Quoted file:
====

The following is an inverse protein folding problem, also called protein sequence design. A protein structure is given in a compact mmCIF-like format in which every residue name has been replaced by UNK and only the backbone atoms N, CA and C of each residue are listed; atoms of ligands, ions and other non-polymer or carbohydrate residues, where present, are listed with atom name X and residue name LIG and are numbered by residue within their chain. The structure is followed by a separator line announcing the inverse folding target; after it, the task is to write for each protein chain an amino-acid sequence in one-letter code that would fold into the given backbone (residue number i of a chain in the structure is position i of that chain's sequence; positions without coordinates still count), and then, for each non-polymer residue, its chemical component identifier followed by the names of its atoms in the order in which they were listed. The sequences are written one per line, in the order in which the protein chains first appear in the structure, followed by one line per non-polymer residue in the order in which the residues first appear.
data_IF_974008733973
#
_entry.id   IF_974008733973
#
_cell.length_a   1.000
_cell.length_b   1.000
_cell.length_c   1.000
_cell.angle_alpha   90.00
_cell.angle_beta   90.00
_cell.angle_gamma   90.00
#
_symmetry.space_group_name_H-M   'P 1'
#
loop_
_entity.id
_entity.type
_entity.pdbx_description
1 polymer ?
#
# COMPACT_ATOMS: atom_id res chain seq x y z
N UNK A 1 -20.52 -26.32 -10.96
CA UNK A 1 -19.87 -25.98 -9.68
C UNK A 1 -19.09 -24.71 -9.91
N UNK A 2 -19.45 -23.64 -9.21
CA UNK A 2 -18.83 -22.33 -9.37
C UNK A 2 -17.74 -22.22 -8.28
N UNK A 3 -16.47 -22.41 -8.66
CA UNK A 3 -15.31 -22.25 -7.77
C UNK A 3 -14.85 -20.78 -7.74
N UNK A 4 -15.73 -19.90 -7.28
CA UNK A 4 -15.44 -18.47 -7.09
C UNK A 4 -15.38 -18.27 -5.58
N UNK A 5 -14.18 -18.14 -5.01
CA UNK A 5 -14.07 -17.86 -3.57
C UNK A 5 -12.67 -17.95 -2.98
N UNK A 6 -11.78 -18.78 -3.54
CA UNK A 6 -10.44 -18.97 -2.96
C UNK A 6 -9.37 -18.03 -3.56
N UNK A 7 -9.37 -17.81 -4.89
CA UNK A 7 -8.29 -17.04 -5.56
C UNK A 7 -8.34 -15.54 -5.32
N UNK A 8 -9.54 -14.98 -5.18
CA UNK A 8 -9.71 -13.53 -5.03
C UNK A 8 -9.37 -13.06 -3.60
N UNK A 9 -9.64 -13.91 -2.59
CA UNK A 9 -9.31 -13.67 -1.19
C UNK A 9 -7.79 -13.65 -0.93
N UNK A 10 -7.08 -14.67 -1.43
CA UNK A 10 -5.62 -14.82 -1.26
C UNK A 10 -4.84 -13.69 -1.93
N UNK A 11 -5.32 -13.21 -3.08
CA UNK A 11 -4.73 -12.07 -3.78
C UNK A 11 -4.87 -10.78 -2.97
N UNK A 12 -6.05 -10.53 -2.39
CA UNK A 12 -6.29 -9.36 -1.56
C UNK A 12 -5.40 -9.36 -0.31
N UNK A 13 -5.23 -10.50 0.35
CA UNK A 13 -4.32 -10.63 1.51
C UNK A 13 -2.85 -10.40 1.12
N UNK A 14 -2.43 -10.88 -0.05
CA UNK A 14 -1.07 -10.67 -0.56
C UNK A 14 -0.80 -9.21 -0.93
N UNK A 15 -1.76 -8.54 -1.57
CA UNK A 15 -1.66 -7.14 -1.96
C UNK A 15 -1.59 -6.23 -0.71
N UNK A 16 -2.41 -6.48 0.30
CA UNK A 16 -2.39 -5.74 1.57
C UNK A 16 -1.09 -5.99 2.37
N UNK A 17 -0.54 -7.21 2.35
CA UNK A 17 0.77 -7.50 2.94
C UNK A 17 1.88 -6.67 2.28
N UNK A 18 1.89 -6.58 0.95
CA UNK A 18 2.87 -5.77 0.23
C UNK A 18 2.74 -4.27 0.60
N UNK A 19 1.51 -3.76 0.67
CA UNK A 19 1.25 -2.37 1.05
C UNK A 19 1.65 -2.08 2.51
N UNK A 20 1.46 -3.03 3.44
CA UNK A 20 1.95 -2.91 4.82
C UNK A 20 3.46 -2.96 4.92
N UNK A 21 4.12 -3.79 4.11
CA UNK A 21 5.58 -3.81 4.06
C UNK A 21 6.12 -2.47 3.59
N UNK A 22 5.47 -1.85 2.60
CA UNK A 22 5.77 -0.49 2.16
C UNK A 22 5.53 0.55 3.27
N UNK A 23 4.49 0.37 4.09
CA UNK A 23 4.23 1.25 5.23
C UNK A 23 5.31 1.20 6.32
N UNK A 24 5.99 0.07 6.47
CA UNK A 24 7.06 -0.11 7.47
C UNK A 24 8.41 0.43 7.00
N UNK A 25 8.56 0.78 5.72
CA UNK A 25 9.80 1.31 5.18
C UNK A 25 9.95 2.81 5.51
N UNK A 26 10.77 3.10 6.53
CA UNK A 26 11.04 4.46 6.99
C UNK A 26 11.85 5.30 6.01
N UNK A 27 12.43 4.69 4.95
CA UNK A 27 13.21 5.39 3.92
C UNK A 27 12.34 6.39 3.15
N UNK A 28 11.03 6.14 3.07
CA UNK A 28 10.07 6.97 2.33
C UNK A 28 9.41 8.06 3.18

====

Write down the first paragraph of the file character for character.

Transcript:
The following is an inverse protein folding problem, also called protein sequence design. A protein structure is given in a compact mmCIF-like format in which every residue name has been replaced by UNK and only the backbone atoms N, CA and C of each residue are listed; atoms of ligands, ions and other non-polymer or carbohydrate residues, where present, are listed with atom name X and residue name LIG and are numbered by residue within their chain. The structure is followed by a separator line announcing the inverse folding target; after it, the task is to write for each protein chain an amino-acid sequence in one-letter code that would fold into the given backbone (residue number i of a chain in the structure is position i of that chain's sequence; positions without coordinates still count), and then, for each non-polymer residue, its chemical component identifier followed by the names of its atoms in the order in which they were listed. The sequences are written one per line, in the order in which the protein chains first appear in the structure, followed by one line per non-polymer residue in the order in which the residues first appear.